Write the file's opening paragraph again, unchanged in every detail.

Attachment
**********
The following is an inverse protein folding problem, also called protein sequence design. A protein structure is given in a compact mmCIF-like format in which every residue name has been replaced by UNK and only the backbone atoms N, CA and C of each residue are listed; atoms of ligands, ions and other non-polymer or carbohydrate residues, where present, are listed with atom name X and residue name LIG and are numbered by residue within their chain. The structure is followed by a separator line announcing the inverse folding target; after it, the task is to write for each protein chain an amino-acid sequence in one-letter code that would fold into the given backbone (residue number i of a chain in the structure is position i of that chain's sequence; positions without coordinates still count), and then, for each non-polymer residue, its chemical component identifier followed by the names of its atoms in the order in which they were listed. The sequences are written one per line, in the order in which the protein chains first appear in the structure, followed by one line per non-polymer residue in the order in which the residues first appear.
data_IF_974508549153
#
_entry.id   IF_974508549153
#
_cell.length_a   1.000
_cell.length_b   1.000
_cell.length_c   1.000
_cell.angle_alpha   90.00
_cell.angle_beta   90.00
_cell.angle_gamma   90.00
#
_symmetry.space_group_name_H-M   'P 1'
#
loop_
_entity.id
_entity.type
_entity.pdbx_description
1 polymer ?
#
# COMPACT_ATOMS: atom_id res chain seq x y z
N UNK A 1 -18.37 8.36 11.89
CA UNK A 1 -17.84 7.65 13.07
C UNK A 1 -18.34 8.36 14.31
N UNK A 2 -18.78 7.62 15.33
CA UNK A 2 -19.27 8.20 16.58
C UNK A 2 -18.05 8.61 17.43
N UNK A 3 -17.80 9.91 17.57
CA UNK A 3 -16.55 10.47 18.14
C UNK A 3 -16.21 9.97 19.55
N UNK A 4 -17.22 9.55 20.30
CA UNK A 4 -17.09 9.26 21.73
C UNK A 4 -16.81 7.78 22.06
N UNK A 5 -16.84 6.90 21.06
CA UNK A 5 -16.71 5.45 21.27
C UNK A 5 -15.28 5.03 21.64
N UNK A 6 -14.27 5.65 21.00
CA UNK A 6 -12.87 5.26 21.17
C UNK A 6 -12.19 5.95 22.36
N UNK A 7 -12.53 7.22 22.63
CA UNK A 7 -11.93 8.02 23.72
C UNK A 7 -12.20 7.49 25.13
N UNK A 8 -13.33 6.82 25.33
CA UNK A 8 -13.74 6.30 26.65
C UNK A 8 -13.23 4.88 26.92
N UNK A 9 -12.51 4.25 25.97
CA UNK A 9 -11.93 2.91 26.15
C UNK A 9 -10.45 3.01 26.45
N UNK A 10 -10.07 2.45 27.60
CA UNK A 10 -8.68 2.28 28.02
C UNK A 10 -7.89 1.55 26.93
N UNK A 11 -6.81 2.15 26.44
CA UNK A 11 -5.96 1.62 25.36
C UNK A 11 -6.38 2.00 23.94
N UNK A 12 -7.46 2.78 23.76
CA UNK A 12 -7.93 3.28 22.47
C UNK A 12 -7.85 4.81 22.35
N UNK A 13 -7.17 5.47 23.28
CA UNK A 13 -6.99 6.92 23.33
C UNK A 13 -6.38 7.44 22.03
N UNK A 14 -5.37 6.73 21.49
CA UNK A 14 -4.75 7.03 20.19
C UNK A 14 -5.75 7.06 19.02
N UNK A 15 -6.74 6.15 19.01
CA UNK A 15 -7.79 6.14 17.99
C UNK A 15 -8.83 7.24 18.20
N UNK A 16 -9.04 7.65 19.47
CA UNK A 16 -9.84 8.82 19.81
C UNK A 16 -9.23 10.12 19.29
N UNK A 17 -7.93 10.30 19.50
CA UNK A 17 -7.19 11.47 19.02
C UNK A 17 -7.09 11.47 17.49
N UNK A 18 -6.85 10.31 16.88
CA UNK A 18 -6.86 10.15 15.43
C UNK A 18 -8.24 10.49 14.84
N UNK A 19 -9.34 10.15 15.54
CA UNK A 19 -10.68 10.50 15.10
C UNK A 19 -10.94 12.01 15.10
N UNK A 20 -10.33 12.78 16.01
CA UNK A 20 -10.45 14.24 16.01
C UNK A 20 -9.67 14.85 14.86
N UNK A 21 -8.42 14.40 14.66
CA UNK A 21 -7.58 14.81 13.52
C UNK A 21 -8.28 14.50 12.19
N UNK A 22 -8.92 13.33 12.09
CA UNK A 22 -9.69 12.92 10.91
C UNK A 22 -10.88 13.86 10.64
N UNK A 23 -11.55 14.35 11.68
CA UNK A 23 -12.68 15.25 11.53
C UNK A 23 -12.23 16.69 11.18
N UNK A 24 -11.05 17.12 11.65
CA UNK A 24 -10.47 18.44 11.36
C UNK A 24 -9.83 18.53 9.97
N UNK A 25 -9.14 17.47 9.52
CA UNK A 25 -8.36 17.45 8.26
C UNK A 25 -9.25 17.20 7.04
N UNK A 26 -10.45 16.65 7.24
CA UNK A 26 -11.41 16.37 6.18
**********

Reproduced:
The following is an inverse protein folding problem, also called protein sequence design. A protein structure is given in a compact mmCIF-like format in which every residue name has been replaced by UNK and only the backbone atoms N, CA and C of each residue are listed; atoms of ligands, ions and other non-polymer or carbohydrate residues, where present, are listed with atom name X and residue name LIG and are numbered by residue within their chain. The structure is followed by a separator line announcing the inverse folding target; after it, the task is to write for each protein chain an amino-acid sequence in one-letter code that would fold into the given backbone (residue number i of a chain in the structure is position i of that chain's sequence; positions without coordinates still count), and then, for each non-polymer residue, its chemical component identifier followed by the names of its atoms in the order in which they were listed. The sequences are written one per line, in the order in which the protein chains first appear in the structure, followed by one line per non-polymer residue in the order in which the residues first appear.